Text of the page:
Jun. 11 2007 01:25 PM
Rachel from Ridgewood, NJ

When we were growing up, we had the choice of eating what Mom fixed, or we could drink a tall glass of milk and go to bed. And if we complained too much, we usually got the glass of milk, even if we begged to be allowed to eat what had seemed distasteful.

My children got the same option, although they were generally great eaters. And now I watch as my son gives my 3-yr. old grandson the same option.

As for families eating together; 16 years ago we moved our family to Europe from Dallas in a total career change for my husband. Before this move, he saw his children for about an hour a day. For the 10 years after the move before our oldest child left home, our family ate lunch AND dinner together. I wouldn't trade the wonderful relationships we forged with our children during these meals for any amount of wealth he could have gained at his engineering job in the aerospace industry!

Jun. 11 2007 01:17 PM
Patrick F. from Manhattan

I make dinner for my partner and me every night. I plan every meal: tehy are usually well-balanced and healthy. I found over time, that with a little pre-planning the endeavor is easy and more enjoyable.

Jun. 11 2007 01:16 PM
monique from new haven

My husband and I made a commitment to eat dinner together when we got married nine years ago. It stuck and we eat together at least five nights a week. It will be natural for us when we have kids-we won't have to make a decision to eat together as a "family" because we already do.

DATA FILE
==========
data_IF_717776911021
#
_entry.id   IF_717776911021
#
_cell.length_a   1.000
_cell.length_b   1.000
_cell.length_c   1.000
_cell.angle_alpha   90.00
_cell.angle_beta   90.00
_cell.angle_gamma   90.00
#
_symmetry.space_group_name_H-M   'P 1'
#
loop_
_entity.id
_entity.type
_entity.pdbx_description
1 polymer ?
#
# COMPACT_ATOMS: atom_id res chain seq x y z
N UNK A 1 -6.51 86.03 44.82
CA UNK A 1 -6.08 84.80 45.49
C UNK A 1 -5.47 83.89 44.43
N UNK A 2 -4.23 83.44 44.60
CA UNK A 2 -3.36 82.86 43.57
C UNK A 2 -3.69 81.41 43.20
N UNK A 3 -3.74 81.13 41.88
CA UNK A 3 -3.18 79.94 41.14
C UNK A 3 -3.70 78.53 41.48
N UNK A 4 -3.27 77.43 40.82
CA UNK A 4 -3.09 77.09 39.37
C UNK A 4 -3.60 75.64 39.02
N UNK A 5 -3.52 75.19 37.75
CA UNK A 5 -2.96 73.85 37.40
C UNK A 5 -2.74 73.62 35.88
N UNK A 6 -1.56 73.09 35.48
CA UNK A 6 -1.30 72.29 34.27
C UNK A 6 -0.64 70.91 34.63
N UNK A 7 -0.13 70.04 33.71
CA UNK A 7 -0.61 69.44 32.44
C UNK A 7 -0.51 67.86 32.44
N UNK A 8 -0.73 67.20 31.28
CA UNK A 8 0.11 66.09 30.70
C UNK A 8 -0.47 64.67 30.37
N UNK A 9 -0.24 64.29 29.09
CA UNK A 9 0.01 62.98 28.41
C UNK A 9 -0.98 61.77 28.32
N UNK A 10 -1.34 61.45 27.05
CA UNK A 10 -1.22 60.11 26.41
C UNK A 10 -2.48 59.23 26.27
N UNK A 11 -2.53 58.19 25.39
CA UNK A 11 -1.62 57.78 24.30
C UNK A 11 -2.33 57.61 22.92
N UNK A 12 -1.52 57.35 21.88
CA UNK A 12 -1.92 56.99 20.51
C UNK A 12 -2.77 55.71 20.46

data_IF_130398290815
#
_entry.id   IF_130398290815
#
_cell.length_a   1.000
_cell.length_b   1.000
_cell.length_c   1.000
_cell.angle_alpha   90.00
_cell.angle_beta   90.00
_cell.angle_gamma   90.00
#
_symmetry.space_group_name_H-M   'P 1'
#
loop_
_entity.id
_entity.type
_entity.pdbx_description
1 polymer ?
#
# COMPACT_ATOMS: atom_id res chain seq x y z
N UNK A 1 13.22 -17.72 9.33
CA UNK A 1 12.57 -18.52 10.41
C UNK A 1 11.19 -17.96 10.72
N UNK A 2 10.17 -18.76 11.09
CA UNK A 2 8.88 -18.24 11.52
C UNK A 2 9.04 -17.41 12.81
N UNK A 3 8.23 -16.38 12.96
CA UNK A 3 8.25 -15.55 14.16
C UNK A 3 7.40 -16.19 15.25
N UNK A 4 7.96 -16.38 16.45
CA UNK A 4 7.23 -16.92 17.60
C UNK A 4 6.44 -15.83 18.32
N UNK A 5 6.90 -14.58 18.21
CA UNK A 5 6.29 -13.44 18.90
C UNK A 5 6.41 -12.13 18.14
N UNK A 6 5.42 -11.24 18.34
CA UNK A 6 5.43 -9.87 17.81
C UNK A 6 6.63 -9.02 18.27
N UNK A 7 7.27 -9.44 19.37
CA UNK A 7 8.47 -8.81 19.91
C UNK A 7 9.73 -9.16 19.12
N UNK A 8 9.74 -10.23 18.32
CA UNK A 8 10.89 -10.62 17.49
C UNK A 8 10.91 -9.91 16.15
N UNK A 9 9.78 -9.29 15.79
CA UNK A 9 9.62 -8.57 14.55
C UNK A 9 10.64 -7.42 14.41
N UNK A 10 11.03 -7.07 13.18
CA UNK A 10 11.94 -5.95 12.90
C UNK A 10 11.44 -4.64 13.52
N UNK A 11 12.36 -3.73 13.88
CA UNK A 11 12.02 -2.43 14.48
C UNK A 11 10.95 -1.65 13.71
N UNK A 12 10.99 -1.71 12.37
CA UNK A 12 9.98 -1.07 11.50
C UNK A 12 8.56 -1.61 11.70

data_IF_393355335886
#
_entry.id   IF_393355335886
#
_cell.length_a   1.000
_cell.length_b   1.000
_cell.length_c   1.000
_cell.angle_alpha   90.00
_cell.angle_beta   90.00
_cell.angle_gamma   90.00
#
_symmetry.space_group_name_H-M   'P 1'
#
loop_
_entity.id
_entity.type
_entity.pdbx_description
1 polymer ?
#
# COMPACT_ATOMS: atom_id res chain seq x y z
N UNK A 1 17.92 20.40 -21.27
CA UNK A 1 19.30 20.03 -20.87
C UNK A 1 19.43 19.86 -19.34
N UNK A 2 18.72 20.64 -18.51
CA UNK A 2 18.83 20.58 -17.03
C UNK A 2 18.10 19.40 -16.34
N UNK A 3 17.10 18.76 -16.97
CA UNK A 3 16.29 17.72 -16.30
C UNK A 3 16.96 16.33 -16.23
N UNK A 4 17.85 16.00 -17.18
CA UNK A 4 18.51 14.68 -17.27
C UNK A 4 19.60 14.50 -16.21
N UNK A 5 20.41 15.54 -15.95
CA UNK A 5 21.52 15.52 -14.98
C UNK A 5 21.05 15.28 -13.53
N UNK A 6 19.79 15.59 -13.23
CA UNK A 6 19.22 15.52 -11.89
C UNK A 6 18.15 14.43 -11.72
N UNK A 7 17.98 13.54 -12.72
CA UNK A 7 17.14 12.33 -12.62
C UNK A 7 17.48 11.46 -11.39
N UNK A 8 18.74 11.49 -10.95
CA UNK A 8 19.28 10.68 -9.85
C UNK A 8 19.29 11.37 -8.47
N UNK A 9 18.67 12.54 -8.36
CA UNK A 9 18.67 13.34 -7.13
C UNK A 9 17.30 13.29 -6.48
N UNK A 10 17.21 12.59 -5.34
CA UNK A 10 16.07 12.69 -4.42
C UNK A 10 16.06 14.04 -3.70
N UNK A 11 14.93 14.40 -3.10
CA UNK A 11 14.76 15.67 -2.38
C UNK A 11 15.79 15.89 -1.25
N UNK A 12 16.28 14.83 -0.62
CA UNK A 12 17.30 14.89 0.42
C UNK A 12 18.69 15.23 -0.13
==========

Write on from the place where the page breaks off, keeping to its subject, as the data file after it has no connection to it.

Jun. 11 2007 01:15 PM
georgia jadick from ramsey, new jersey

I was a single parent of three small children and we had dinner together every night. That is when everyone shares in eachother's days. They are grown now and I know that times have changed to the point that having dinner with the family is a novelty. This errodes the family connections.
I cook now for my husband and myself because it is the best way to know what you are eating and watch your weight!

Jun. 11 2007 01:11 PM
Spartan from Westchester

Do it now before your kids become old enough to ignore you! Eatting together at the table and talking and enjoying the food is a great thing! We had "wingdings night" at home where dad made deep fried chicken wings with spicey sauce, kind of like a kid's version of buffalo wings, hot rolls and carrot salad (shaved carrots with mayo!!!) which we LOVED because it was pitched to us as a special kids night. We had paper plates and ice pops for desert. It all seemed so special! But was probably the cheapest easiest meal of the week.

Jun. 11 2007 12:52 PM
David from Manhattan

Totally important to prepare meals at home. Time with the family, control of what we're eating, and keeping a meal to a reasonable cost.

Jun. 11 2007 12:46 PM
Liliana from nyc

I'm an Italian citizen, and I grew up having regular sit down lunch and dinners. Times have changed, yes, but it is very important to make time to cook at home for 2 good reasons:

1) Family time, cooking/eating is a great family activity. Kids can help to cook. Dinner is a great place for good conversation and to relax from the grueling day
2) Good food! You know what you are eating versus buying from outside. Especially if you know good recipes

Buon Appetito!

Jun. 11 2007 11:10 AM

Leave a Comment

Email addresses are required but never displayed.

Get the WNYC Morning Brief in your inbox.
We'll send you our top 5 stories every day, plus breaking news and weather.